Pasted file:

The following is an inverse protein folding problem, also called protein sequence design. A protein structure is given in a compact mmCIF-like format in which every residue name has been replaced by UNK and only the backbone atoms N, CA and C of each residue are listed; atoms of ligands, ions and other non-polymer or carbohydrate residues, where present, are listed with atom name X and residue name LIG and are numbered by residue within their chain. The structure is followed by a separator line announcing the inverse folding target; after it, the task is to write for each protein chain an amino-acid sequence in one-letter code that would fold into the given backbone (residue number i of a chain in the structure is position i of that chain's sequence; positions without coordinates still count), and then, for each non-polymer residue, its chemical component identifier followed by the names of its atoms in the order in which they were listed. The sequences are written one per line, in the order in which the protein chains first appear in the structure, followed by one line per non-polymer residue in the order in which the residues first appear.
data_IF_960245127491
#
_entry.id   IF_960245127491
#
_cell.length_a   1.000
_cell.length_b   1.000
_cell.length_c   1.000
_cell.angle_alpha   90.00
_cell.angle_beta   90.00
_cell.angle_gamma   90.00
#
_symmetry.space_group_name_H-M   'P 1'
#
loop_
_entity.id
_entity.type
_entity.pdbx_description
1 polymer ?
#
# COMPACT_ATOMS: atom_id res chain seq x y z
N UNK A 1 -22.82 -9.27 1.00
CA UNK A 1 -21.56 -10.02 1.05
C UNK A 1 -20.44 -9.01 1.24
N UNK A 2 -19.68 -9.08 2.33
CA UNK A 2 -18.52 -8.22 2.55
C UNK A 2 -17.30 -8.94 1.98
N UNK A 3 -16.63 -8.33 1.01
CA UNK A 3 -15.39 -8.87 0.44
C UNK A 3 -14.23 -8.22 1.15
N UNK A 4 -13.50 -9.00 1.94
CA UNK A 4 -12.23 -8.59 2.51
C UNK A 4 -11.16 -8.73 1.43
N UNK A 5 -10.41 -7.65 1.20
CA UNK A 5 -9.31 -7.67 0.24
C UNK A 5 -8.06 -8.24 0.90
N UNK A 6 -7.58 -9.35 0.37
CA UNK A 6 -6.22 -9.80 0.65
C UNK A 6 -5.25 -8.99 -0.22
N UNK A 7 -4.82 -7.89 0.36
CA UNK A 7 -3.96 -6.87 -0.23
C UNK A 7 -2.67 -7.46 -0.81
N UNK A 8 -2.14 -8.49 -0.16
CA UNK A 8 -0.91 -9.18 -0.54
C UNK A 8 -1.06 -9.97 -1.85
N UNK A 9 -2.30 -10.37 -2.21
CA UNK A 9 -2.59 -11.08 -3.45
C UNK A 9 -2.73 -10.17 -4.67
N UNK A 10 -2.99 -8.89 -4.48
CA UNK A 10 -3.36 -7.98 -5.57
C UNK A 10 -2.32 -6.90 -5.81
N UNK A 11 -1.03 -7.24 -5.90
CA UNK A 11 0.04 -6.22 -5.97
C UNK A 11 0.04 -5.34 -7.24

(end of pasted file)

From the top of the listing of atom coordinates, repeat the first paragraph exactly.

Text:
The following is an inverse protein folding problem, also called protein sequence design. A protein structure is given in a compact mmCIF-like format in which every residue name has been replaced by UNK and only the backbone atoms N, CA and C of each residue are listed; atoms of ligands, ions and other non-polymer or carbohydrate residues, where present, are listed with atom name X and residue name LIG and are numbered by residue within their chain. The structure is followed by a separator line announcing the inverse folding target; after it, the task is to write for each protein chain an amino-acid sequence in one-letter code that would fold into the given backbone (residue number i of a chain in the structure is position i of that chain's sequence; positions without coordinates still count), and then, for each non-polymer residue, its chemical component identifier followed by the names of its atoms in the order in which they were listed. The sequences are written one per line, in the order in which the protein chains first appear in the structure, followed by one line per non-polymer residue in the order in which the residues first appear.